Campaigner challenges Minsiter’s suicide scare
A LEADING suicide prevention campaigner has moved to reassure people living in deprived areas of Dungannon District that they are not significantly more vulnerable to suicide after controversial remarks made by the Health Minister Edwin Poots.
Residents in deprived areas such as Coalisland South are three times more likely to die from suicide, claimed the minister, who was speaking last Monday on World Suicide Prevention Day.
Minister Poots said unemployment rates further affected those most vulnerable.
About 300 people a year are taking their own lives in Northern Ireland, the DUP MLA has said, almost six times the rate of death due to road traffic accidents.
However, Catherine McBennett, co-founder of the Niamh Louise Foundation, critised the minister for making the remarks.
She said it was wrong to directly link one factor such as poverty to suicide.
Over the last six years, the Niamh Louise Foundation has been working hard to tackle the growing problem of suicide in the Mid-Ulster area.
Latest figures show that in Mid-Ulster almost one in four deaths in people under 45 was attributed to suicide, one of the highest rates in Northern Ireland. In South Tyrone the rate was one in seven.
Since 2003, the overall suicide rate in the local district has more than trebled from 0.7 percent of all deaths, to 2.3%.
Catherine said: “The work studied and researched by our foundation has shown that there is not one cause for suicide. There are many factors that can contribute to poor mental health, depression and thoughts of suicide.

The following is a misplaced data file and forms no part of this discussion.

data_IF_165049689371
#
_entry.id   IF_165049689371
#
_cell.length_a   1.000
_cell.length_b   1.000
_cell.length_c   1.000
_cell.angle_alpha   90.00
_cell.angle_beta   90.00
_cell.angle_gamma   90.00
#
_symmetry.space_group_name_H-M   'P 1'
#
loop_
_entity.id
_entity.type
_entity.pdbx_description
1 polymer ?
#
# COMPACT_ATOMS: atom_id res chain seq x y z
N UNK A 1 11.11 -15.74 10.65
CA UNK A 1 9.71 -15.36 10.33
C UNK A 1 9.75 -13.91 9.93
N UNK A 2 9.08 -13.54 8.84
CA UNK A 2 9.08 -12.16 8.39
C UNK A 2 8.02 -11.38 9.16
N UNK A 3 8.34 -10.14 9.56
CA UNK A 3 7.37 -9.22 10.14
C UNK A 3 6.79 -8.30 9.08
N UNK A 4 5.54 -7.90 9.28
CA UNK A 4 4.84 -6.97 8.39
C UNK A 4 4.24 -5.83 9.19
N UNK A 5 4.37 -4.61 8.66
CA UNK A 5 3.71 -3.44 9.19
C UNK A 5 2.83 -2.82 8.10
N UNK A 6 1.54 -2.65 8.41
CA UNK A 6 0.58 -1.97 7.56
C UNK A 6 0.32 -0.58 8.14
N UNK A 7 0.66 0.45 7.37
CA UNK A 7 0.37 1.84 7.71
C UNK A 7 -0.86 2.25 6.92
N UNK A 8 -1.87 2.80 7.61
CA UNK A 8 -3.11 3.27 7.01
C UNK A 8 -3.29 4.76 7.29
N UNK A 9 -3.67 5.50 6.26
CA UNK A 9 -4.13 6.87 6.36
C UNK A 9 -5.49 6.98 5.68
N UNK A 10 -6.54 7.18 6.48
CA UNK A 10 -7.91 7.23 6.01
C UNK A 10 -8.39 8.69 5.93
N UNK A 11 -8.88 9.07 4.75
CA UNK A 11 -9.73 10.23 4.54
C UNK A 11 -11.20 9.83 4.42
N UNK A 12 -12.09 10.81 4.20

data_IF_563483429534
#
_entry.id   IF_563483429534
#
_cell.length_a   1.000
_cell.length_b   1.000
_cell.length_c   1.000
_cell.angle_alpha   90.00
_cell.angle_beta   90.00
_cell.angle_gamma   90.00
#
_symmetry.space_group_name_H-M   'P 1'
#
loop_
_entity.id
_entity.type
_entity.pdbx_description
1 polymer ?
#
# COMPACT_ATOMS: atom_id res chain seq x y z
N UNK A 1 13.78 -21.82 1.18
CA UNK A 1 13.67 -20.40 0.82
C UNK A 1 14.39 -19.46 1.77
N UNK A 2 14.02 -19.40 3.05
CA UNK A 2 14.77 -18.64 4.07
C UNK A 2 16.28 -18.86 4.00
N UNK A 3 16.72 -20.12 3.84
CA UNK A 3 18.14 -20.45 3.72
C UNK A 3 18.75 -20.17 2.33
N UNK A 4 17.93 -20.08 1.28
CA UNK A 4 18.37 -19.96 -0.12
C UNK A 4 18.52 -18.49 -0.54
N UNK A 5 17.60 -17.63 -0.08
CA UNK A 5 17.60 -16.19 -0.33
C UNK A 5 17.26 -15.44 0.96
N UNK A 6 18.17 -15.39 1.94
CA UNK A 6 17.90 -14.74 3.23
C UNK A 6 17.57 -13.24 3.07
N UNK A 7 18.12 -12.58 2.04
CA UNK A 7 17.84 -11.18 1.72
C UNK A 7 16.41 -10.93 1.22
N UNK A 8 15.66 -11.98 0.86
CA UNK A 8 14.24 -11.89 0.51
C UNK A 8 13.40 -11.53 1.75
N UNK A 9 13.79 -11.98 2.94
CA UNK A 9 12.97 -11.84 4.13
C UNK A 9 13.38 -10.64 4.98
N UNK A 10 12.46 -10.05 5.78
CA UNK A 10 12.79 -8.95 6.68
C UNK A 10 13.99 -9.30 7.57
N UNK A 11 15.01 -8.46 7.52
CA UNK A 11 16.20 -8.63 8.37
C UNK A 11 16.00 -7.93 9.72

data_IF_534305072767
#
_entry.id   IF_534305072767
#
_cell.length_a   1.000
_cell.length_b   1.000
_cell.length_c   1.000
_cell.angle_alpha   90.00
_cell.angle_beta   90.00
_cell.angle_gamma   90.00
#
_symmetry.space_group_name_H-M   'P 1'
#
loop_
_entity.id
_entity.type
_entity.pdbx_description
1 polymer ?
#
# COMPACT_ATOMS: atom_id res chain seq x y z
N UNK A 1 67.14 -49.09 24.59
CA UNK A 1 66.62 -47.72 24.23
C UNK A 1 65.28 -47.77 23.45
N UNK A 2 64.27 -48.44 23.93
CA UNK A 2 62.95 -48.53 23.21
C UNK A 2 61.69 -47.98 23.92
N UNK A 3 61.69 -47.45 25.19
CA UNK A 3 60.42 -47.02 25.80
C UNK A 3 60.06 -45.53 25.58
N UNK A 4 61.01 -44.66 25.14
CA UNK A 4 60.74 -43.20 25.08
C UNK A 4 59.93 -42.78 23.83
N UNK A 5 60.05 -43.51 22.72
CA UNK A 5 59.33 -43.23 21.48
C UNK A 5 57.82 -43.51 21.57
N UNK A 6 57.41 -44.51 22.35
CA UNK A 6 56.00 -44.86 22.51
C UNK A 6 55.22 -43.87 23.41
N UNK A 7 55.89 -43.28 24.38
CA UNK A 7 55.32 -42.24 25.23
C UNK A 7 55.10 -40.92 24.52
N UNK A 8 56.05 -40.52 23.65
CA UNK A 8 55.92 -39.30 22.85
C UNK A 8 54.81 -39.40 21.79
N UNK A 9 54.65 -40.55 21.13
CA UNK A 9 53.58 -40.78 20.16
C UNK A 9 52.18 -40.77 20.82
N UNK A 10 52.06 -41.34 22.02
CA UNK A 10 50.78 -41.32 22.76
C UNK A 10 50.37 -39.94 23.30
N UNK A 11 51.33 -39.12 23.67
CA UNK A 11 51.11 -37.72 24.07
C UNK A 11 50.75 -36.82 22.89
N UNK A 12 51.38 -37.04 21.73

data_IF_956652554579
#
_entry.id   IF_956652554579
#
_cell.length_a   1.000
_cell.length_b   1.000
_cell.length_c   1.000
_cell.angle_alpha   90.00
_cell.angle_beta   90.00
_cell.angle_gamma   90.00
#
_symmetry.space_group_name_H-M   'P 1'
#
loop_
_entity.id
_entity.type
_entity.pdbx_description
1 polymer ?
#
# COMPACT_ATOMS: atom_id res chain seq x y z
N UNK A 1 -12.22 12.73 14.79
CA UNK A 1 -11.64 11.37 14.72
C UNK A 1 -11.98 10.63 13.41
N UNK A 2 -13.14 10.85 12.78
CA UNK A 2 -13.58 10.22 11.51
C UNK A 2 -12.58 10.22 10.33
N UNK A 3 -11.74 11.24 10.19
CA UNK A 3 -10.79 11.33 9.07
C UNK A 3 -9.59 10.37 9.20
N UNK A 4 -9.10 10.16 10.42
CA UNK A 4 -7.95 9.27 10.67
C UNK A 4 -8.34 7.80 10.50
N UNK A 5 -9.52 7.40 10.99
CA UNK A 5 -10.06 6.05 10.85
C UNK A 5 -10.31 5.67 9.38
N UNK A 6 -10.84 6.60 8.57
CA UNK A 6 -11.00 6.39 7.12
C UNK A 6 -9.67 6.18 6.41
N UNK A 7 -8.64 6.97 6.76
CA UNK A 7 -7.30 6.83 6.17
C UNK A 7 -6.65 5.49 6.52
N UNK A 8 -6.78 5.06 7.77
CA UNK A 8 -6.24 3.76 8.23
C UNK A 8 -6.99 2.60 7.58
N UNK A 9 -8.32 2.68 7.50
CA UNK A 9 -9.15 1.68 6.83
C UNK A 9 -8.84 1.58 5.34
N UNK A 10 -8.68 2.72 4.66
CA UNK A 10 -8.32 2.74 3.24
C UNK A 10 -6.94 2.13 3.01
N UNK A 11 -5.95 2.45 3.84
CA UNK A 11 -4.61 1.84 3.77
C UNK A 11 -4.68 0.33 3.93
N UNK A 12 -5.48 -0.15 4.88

“I would like to reassure people living in deprived areas not to be afraid because of the minister’s comments. They represent a dangerous train of thought.
“Poor mental health affects people of all social classes and backgrounds, and suicidal thoughts can also affect those who are financially secure.
“With the right support and intervention, people who experience poor mental health can recover and lead happy, productive lives.”
Catherine added that the Niamh Louise Foundation will be making recommnendations to the health minister and his department based on the personal experiences of local people affected by suicide.
“We will be devising a policy brief for the department as the result of a book of personal experiences we have compiled entitled ‘The Last Taboo’.”
The book is due to be launched on October 10.
The Níamh Louise Foundation was founded in February 2006 following the death of Níamh Louise McKee, who died by suicide aged 15. It aims to implement the ‘Protect Life Strategy for Northern Ireland’ at ground level in local communities to reduce the numbers of people taking their own lives.
The main activities of this locally based charity is to provide suicide awareness, prevention, intervention and postvention services across the areas of Armagh, Tyrone and further afield, particularly to rural areas which can be very hard to reach and highly stigmatised and very reluctant to seek help.
Minister Poots said factors contributing to suicide rates were among the biggest challenges facing the executive.
“In 2010 and 2011, over 600 people took their own lives - this is a startlingly high figure,” Mr Poots said.
He said factors which increased suicide rates, especially in the at-risk group, included alcohol and drugs misuse, educational under-achievement, being part of the justice system and mental health illness.
Mr Poots said studies indicated that a 1% increase in unemployment was met with a corresponding 0.79% increase in suicide.
“It is therefore important to consider how the adverse psychological impact of redundancy and unemployment might be mitigated,” he said.
“The executive is facing up the challenge of reducing suicide rates.
Search for a job
Search for a car
Search for a house
Weather for Dungannon
Thursday 23 May 2013
Temperature: 4 C to 9 C
Wind Speed: 22 mph
Wind direction: North
Temperature: 5 C to 12 C
Wind Speed: 12 mph
Wind direction: North